On Wednesday, businesswoman Janet Lim Napoles, who has been accused of running the pork barrel scam that channeled P10 billion in development funds to ghost projects, turned the tables on the whistleblower, a former personal assistant.

Benhur Luy, who tagged her in the scam, was a self-confessed drug addict, Napoles said.

Luy, she added, was “by his own admission is a habitual user of the illegal drug ecstacy” and also had “gender confusion and sexual indiscretions.”

In a press conference in Manila, Napoles’ lawyer and spokesman Bruce Rivera said Luy had posted a photo of ecstacy tablets on his social networking account and even invited friends to “party” by taking the drugs together.

The lawyer said Luy’s alleged drug addiction and gender issues would raise questions on his credibility as a witness.

Napoles also confirmed in a statement that she had written a letter to President Aquino in April about an attempt by Luy’s camp to extort P300 million from her in exchange for his silence.

A lawyer for Luy also demanded that she facilitate the issuance of Canadian visas for the Luy family and pocket money amounting to $1.5 million and the setting up of a pharmacy for the youngest Luy sibling who would not be going to Canada, Napoles said.

“It is clear that the extortion and blackmail are the motive behind the series of articles, which appeared in (a newspaper) and was no doubt fed by unidentified NBI agents,” Napoles said in a statement read by her lawyer.

Napoles, stockbroker and owner of JLN Corp., also accused Luy of stealing P300,000 from her and using her firm to secure P5.5 million in loans without her approval.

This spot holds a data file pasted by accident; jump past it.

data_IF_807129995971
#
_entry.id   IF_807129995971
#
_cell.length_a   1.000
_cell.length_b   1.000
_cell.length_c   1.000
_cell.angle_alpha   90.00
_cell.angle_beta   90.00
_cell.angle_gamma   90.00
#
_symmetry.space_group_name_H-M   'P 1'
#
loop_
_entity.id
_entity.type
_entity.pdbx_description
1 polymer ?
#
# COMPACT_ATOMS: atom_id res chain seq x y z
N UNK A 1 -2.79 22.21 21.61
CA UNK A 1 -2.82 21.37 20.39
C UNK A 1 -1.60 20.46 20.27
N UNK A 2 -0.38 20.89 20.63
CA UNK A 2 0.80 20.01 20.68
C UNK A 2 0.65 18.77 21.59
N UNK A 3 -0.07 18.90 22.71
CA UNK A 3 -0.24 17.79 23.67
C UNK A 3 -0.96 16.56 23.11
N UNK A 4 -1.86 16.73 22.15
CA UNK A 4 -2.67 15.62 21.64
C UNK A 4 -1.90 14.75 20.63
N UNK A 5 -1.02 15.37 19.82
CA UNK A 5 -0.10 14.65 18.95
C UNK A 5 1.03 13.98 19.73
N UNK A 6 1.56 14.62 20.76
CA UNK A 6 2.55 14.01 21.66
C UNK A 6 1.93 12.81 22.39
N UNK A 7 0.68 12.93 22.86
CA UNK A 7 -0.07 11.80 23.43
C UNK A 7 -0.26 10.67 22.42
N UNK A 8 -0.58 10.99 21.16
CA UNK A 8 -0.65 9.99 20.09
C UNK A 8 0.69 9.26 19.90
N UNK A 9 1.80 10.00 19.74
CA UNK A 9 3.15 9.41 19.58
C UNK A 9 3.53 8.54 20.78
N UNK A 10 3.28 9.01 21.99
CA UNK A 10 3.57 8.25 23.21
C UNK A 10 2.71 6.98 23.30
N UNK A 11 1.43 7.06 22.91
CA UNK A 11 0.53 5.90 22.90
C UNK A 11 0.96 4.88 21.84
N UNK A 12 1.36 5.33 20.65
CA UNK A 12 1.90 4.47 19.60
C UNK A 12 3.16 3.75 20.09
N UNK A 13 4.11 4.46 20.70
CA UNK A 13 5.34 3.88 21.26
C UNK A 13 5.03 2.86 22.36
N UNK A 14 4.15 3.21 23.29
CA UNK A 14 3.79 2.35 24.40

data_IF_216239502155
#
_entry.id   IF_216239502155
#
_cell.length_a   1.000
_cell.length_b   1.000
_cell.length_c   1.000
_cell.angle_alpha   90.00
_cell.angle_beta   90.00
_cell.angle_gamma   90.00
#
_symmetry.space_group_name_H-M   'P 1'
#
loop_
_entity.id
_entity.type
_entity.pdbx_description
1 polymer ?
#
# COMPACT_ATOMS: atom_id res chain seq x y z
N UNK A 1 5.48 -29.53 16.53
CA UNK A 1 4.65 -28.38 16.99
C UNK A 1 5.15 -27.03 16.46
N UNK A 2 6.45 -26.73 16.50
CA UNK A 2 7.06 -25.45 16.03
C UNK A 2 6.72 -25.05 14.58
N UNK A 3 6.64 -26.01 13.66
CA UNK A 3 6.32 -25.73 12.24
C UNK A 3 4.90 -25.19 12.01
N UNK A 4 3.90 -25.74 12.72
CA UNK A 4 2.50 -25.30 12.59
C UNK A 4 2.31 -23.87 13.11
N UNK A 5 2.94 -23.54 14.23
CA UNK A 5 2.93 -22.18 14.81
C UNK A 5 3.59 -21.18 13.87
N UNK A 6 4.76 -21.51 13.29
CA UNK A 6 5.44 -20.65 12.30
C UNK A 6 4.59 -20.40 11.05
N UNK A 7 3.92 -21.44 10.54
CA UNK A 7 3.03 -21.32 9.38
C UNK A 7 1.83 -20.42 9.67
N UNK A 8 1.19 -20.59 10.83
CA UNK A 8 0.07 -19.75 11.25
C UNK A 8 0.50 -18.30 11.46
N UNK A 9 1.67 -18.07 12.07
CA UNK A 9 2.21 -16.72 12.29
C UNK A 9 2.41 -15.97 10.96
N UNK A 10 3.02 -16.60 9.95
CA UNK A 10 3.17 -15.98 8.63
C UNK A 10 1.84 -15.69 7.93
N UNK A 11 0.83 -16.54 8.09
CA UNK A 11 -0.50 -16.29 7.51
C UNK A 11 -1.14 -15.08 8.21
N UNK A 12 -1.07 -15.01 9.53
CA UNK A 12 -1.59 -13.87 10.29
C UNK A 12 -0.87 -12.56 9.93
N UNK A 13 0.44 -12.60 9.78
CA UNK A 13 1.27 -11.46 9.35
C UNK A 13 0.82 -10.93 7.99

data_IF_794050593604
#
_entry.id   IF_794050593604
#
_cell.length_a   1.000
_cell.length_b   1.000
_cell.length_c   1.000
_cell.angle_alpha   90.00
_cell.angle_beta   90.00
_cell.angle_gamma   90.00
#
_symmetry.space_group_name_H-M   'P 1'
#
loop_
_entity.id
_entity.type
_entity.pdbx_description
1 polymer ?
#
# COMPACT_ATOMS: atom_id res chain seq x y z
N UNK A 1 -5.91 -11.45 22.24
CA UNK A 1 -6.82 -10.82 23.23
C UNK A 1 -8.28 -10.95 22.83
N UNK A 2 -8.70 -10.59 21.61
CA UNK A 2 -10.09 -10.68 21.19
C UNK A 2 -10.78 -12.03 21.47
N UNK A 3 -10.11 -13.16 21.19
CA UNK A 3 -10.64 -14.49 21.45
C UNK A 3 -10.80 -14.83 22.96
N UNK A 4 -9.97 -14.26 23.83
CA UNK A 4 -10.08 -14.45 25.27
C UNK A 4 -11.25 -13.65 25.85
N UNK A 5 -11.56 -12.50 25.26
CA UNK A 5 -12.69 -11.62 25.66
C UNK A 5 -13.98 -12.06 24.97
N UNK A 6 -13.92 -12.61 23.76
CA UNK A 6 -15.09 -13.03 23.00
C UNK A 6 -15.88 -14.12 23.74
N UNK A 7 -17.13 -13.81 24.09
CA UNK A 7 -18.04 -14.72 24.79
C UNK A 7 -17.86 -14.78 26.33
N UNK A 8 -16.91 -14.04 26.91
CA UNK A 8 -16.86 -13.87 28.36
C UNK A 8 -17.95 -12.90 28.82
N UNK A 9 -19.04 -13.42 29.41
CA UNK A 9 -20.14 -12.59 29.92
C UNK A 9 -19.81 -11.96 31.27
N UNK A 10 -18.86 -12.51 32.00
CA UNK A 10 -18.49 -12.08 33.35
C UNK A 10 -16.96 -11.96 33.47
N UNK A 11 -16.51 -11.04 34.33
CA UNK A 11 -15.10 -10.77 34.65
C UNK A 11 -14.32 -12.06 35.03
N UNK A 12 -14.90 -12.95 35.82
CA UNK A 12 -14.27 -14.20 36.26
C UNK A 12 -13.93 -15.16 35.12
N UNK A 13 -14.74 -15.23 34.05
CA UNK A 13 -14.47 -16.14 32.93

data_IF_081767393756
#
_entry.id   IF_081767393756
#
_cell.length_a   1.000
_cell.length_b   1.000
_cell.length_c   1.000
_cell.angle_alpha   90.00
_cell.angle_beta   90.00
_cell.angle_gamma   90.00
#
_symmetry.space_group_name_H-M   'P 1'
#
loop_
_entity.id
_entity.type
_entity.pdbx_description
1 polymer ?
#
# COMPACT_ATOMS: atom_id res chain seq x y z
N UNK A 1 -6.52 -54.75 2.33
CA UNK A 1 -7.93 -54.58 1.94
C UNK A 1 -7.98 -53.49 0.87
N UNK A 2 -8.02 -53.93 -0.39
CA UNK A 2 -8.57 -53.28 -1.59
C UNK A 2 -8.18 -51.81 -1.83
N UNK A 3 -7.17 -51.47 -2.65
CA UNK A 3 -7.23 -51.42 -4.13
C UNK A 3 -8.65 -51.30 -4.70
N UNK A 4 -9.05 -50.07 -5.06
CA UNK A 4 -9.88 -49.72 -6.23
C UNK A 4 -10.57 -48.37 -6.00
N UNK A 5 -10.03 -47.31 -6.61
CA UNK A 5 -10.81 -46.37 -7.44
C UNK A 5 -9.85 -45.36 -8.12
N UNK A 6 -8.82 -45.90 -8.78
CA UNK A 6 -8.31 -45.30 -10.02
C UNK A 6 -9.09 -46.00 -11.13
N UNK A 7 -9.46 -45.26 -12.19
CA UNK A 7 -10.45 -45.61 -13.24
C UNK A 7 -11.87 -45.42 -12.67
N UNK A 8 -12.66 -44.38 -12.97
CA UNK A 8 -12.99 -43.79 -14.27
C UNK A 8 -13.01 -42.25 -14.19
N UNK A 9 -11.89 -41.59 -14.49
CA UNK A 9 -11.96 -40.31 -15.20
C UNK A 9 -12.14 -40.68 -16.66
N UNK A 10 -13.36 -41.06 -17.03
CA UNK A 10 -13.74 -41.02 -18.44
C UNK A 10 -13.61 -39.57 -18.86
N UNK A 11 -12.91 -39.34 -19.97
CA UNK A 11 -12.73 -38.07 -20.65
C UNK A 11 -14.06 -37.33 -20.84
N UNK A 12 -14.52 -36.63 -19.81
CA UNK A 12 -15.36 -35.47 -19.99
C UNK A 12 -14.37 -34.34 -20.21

The businesswoman said the National Bureau of Investigation and Justice Secretary Leila de Lima were misled into conducting a “fake rescue” of Napoles in March from the condominium unit of Napoles’ brother, Reynaldo Lim.

Napoles’ lawyer said the NBI was not the best way to investigate the alleged pork scam, citing the Office of the Ombudsman and the Senate as more appropriate venues.

Napoles also denied charges that she put up fake NGOs and hit allegations made against her in a series of newspaper stories that were based “merely on the sworn affidavits of the Luy family before the NBI.”

She said there were no documentary records or evidence to support the statements of Luy.

Napoles’ lawyer said his client was puzzled by the inclusion of five senators and 23 members of the House of Representatives in the reports on pork barrel corruption.

“She’s so embarrassed because she doesn’t know any of them at all. She’s afraid they would confront her when they see her and she would not know what to say,” Rivera said.

With her disagreement with Luy triggering political maneuvering, Napoles said she was frightened for her life.

“I now fear for the security of myself and my family since Benhur divulged our residential address as well as the location of our offices,” she said.